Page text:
Google's satellite imagery-based mapping product, represents, in essence, the whole world on a student's computer. It enables users to "fly" from space to street level to find geographic information and explore places around the world. Google Earth is more like a video game than a search engine — it is basically a 3D model of the entire planet that lets the user grab, spin, and zoom down into any place on Earth. Different versions offer tools for measuring, drawing, saving, printing, and GPS device support.

In a classroom, Google Earth emos can be used to spice up geography lessons, Students can use different Google Earth layers to study economics, demographics, and transportation in specific contexts.For instance: One can use real-time coordinates to demonstrate distance calculations and verify the results using easurement tools; view tectonic plate-shift evidence by examining whole continents, mountain ranges, and areas of volcanic activity; study impact craters, dry lake beds, and other major land forms. The only limit to Google Earth's classroom uses is the imagination of the user!

  Mapping your neighbourhood     

An initiative of Centre for Science Development and Media Studies (CSDMS) and funded by the Department of Science and Technology (DST), Government of India. Working with school students as the 'tenets of change' and representatives of their community. http://www.csdms.in/nm/

    Geo-photography   

Have you ever looked at someones's photo album and wondered where the photos were taken? Using your GPS and digital camera, you can figure out just that, and it is easier than you think. Share your geo-referenced images with the web-wide world in various forms. As the geo-photo community has grown so has the list of ways to publish your photos for others to see. GeoSnapper (http://geosnapper.com/) eases the GPS-linking problem by providing tools to process your raw tracklog and photos.

    GPS Biomapping     

GPS can be used for many types of scientific surveys, including remote navigation, locating specific points on ground, mapping species encountered, mapping geological features, and mapping boundaries. Scientists trace changes over time and can compare "before and after". You can start by making a tree inventory of your school premises using GPS/GIS.

      Health     

In West Bengal, a location base map prepared by hand held GPS with the instant booth level data helped the entire Pulse Polio Immunisation programme to plan and monitor the action strategy throughout the state.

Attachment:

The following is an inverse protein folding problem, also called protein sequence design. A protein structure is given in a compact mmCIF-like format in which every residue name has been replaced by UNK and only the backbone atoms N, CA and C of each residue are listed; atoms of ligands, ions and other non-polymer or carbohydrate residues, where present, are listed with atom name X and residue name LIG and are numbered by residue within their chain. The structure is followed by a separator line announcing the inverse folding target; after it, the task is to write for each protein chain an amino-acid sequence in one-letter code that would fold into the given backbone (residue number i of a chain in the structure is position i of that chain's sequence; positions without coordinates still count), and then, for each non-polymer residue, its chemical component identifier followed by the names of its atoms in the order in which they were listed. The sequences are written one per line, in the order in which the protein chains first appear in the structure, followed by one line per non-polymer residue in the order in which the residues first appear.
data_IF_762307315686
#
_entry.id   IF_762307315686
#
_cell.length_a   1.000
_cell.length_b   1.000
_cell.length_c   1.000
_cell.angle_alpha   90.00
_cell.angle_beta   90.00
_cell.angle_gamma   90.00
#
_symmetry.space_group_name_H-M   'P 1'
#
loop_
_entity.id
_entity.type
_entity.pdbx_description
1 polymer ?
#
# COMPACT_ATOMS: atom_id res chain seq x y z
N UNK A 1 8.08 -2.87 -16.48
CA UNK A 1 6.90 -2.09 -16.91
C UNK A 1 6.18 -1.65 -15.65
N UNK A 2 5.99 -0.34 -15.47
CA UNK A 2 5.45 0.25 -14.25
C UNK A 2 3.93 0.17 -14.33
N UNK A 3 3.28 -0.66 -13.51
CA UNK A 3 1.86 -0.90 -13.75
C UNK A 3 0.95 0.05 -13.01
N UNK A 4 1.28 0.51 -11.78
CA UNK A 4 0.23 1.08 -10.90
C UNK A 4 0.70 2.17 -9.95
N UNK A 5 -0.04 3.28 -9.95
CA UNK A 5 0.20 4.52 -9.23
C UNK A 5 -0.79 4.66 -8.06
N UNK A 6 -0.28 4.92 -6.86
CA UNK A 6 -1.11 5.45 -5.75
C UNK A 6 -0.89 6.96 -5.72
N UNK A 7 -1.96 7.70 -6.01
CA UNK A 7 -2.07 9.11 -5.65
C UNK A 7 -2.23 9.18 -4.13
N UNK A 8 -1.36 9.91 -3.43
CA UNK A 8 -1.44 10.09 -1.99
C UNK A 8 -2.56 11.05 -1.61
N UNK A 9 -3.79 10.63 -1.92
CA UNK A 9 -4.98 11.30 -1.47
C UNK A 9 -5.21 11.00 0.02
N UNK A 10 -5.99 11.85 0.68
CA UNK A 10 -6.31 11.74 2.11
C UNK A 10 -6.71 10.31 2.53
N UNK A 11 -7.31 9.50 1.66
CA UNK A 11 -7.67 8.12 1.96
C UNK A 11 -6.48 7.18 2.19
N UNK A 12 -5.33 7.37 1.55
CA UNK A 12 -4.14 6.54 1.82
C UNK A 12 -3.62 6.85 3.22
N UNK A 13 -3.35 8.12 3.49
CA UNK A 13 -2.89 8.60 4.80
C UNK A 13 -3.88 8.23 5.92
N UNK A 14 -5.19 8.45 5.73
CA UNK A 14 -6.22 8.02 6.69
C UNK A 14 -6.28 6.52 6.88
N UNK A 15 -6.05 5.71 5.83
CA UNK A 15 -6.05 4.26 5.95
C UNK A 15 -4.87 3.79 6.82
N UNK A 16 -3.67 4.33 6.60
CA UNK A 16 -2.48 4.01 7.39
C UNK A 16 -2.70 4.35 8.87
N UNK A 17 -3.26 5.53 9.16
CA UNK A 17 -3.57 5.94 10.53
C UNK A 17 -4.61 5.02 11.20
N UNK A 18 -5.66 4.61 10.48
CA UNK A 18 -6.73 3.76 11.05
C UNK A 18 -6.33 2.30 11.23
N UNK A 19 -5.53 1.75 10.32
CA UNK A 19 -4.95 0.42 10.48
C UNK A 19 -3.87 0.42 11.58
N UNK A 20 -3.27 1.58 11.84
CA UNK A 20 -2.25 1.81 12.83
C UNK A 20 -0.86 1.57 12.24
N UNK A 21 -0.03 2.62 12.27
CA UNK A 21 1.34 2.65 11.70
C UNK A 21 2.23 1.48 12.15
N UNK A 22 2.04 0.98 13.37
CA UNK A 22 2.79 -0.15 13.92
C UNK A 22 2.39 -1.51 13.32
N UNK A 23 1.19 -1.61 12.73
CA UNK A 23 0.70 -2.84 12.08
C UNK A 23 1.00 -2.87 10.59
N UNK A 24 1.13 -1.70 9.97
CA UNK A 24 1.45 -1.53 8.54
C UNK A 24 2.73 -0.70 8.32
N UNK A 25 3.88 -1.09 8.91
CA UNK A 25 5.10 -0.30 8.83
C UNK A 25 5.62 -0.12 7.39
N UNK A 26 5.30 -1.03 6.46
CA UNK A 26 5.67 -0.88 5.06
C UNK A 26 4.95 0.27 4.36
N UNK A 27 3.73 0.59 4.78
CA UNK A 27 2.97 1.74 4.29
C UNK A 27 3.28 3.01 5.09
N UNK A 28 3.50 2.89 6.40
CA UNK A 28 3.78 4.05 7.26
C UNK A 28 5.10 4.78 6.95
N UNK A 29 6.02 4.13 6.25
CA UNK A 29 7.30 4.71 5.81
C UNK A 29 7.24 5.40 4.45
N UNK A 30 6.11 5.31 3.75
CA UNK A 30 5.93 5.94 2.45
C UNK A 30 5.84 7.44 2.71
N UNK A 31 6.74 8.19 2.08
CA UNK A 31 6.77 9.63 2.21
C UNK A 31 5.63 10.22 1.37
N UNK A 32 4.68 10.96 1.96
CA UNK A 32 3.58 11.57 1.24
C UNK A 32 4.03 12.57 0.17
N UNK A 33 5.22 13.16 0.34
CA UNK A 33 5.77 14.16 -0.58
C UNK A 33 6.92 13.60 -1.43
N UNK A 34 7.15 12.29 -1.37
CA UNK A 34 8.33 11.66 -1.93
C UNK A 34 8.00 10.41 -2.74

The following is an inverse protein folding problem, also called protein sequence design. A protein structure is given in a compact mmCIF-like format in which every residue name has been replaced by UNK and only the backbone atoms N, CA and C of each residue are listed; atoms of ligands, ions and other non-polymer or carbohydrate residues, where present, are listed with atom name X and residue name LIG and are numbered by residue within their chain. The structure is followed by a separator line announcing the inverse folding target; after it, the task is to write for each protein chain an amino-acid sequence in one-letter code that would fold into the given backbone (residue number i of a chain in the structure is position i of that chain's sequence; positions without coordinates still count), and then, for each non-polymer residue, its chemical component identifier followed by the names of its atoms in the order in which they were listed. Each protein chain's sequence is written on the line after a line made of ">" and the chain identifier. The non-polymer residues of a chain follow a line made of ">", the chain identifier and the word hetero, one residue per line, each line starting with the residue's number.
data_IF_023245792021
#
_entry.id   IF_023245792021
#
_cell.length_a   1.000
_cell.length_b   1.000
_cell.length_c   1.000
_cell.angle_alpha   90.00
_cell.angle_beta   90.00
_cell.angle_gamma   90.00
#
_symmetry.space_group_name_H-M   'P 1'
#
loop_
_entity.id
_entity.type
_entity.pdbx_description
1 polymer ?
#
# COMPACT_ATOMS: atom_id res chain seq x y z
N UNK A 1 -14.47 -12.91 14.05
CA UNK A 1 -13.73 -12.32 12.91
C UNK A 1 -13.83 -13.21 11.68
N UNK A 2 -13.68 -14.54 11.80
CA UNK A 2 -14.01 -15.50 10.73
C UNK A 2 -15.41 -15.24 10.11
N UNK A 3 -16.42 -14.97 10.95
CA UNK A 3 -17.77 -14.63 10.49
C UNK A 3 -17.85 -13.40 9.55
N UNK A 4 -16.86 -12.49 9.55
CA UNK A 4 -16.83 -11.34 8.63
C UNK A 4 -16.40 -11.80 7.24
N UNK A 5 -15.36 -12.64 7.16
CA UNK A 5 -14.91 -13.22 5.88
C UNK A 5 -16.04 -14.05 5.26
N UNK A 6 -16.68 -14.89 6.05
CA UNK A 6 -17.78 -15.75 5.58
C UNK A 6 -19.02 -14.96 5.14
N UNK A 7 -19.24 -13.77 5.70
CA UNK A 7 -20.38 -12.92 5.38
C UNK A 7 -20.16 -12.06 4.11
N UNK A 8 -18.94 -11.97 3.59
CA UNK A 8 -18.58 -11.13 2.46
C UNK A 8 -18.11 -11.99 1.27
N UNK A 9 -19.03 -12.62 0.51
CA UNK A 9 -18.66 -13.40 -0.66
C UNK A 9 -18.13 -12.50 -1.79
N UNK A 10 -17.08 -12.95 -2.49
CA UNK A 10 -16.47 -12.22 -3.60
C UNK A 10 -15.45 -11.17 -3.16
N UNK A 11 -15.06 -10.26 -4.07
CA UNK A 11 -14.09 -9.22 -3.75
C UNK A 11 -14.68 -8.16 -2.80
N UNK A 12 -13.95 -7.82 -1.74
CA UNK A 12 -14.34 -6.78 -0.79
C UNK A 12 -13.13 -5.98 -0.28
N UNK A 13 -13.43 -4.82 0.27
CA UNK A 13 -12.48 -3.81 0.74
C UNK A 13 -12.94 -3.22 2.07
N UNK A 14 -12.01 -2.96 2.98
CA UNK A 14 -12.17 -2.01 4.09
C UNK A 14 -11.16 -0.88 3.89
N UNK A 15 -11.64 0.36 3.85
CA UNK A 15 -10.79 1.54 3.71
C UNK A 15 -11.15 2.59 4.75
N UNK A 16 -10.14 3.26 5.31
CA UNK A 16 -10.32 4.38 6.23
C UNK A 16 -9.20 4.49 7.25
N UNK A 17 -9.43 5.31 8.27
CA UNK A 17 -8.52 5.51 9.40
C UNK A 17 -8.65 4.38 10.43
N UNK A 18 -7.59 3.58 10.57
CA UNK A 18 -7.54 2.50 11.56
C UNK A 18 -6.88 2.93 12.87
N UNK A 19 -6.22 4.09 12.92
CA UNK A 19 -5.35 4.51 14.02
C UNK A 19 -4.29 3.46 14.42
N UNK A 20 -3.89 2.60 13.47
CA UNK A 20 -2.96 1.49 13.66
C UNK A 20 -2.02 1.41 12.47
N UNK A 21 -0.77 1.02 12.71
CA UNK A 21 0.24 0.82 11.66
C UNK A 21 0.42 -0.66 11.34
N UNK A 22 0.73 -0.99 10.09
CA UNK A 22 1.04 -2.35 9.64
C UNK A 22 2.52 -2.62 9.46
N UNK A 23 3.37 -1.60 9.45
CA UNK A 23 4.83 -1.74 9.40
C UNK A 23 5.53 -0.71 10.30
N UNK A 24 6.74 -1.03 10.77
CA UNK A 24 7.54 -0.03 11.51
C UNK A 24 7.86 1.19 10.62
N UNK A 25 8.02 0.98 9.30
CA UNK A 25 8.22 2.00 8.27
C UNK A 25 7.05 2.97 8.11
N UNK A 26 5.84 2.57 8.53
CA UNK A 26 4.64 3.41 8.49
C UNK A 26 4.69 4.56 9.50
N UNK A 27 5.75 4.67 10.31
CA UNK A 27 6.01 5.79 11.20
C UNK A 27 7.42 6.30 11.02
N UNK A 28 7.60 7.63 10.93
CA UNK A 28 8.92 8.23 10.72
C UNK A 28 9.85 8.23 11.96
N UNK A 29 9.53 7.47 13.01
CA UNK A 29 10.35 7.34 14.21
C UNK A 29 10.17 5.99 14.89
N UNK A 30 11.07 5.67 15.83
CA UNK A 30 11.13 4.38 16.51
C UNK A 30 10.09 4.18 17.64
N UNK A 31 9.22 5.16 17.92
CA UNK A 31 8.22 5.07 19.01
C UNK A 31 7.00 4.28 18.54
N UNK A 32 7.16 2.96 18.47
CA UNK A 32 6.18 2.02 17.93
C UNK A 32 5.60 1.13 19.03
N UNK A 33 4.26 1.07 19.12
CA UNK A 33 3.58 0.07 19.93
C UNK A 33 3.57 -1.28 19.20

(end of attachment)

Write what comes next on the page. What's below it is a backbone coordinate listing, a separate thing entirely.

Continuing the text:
This mapping technique was fast and had an immediate impact with the ground level staff of the health service provider.

They either accepted the spatial accuracy of the location or wanted immediate correction of the inaccurate location with their help. This mapping effort helped get better coverage of polio immunisation on the ground.

Try It! Rather than saying ‘how can I use the GPS and GIS?’ Ask ‘what do I want to do?’ Then, ask how the GPS, websites, digital camera, and other technology can help achieve this goal.

   GPS Nature Trail    

Creating a GPS Nature Trail is a great club or class project. The young people search the designated area for notable geological, botanical, or zoological features. They mark the coordinates and flag each station, and then plot the stations on a topo map. The group researches information on the natural features and decides which ones should be included on their nature trail. Then it creates written descriptions of the selected sites. The final product is a "GPS Nature Trail Guide" booklet with coordinates and natural history information for each station.

    GIS in education    

Learn the basic principles of GIS at www.gis.com. This informative site provides a great introduction to GIS and has links to additional resources. Introduction to Neogeography Neogeography combines the complex techniques of cartography and GIS and places them within reach of users and developers. This Downloadable PDF booklet for purchase from O'Reilly by Andrew Turner (published December 2006), introduces you to the growing number of tools, frameworks, and resources available that make it easy to create maps and share the locations of your interests and history. http://www.oreilly.com/catalog/neogeography/

     Conservation    

Deep in the most remote jungles of South America, Amazon Indians (Amerindians) are using Google Earth, GPS mapping, and the Internet to map and catalogue their forest home, helping to better manage and protect ancestral rainforests by monitoring deforestation and preventing illegal incursions on their land. Helping them is the Amazon Conservation Team, a nonprofit organisation.

    Mapping Hacks    

A wonderful book with a collection of one hundred simple techniques available to developers and power users who want to draw digital maps. Authors: Schuyler Erle, Rich Gibson and Jo Walsh. Publishers: O’Reilly. http://www.mappinghacks.com/

    Geocaching     

Treasure hunts have gone high-tech, with owners of GPS tracking systems pioneering a new craze. Known as geocaching, participants bury a box containing 'treasure', log the coordinates, then upload the data to the geocaching website. Once the box is found, players must remove the item inside, add one of their own, and write about their escapades in a journal in the box. There are various geocaching-aware software applications that you can use as a companion to your GPS unit. www.geocaching.com

ART

Location: Brighton and Hove,
East Sussex, UK.
Date: 04/08/01-27/02/02
Total Track Length: 67.7 km
Method: Bicycle
Artist: Jeremy Wood

 

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People's Atlas